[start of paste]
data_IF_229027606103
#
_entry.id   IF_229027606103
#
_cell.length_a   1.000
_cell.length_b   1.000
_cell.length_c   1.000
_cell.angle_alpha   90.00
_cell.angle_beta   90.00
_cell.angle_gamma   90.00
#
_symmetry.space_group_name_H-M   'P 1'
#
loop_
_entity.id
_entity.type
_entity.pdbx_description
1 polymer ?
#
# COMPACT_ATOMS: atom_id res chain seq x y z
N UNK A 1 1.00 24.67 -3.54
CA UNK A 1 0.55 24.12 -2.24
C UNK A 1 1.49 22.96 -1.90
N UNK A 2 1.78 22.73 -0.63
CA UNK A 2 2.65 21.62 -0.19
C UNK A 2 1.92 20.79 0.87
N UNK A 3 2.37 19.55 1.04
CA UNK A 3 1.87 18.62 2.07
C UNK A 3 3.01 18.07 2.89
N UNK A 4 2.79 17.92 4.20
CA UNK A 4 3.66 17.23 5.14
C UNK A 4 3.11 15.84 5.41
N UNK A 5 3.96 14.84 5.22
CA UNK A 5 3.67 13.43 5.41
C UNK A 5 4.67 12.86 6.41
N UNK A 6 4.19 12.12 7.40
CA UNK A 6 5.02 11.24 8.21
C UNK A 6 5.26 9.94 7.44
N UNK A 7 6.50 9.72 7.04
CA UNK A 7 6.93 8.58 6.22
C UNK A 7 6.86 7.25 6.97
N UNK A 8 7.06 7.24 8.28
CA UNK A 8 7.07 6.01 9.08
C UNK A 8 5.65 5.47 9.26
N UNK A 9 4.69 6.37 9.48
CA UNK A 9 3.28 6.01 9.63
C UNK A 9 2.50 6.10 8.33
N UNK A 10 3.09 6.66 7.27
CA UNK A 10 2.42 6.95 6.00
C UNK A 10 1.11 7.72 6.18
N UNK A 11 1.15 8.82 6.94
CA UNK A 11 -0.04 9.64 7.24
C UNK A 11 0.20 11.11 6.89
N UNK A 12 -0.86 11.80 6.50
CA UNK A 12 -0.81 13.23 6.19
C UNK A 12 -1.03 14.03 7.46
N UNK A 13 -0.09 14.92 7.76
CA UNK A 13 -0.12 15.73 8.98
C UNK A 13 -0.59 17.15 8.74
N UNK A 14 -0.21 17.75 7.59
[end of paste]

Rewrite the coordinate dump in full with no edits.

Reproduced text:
data_IF_229027606103
#
_entry.id   IF_229027606103
#
_cell.length_a   1.000
_cell.length_b   1.000
_cell.length_c   1.000
_cell.angle_alpha   90.00
_cell.angle_beta   90.00
_cell.angle_gamma   90.00
#
_symmetry.space_group_name_H-M   'P 1'
#
loop_
_entity.id
_entity.type
_entity.pdbx_description
1 polymer ?
#
# COMPACT_ATOMS: atom_id res chain seq x y z
N UNK A 1 1.00 24.67 -3.54
CA UNK A 1 0.55 24.12 -2.24
C UNK A 1 1.49 22.96 -1.90
N UNK A 2 1.78 22.73 -0.63
CA UNK A 2 2.65 21.62 -0.19
C UNK A 2 1.92 20.79 0.87
N UNK A 3 2.37 19.55 1.04
CA UNK A 3 1.87 18.62 2.07
C UNK A 3 3.01 18.07 2.89
N UNK A 4 2.79 17.92 4.20
CA UNK A 4 3.66 17.23 5.14
C UNK A 4 3.11 15.84 5.41
N UNK A 5 3.96 14.84 5.22
CA UNK A 5 3.67 13.43 5.41
C UNK A 5 4.67 12.86 6.41
N UNK A 6 4.19 12.12 7.40
CA UNK A 6 5.02 11.24 8.21
C UNK A 6 5.26 9.94 7.44
N UNK A 7 6.50 9.72 7.04
CA UNK A 7 6.93 8.58 6.22
C UNK A 7 6.86 7.25 6.97
N UNK A 8 7.06 7.24 8.28
CA UNK A 8 7.07 6.01 9.08
C UNK A 8 5.65 5.47 9.26
N UNK A 9 4.69 6.37 9.48
CA UNK A 9 3.28 6.01 9.63
C UNK A 9 2.50 6.10 8.33
N UNK A 10 3.09 6.66 7.27
CA UNK A 10 2.42 6.95 6.00
C UNK A 10 1.11 7.72 6.18
N UNK A 11 1.15 8.82 6.94
CA UNK A 11 -0.04 9.64 7.24
C UNK A 11 0.20 11.11 6.89
N UNK A 12 -0.86 11.80 6.50
CA UNK A 12 -0.81 13.23 6.19
C UNK A 12 -1.03 14.03 7.46
N UNK A 13 -0.09 14.92 7.76
CA UNK A 13 -0.12 15.73 8.98
C UNK A 13 -0.59 17.15 8.74
N UNK A 14 -0.21 17.75 7.59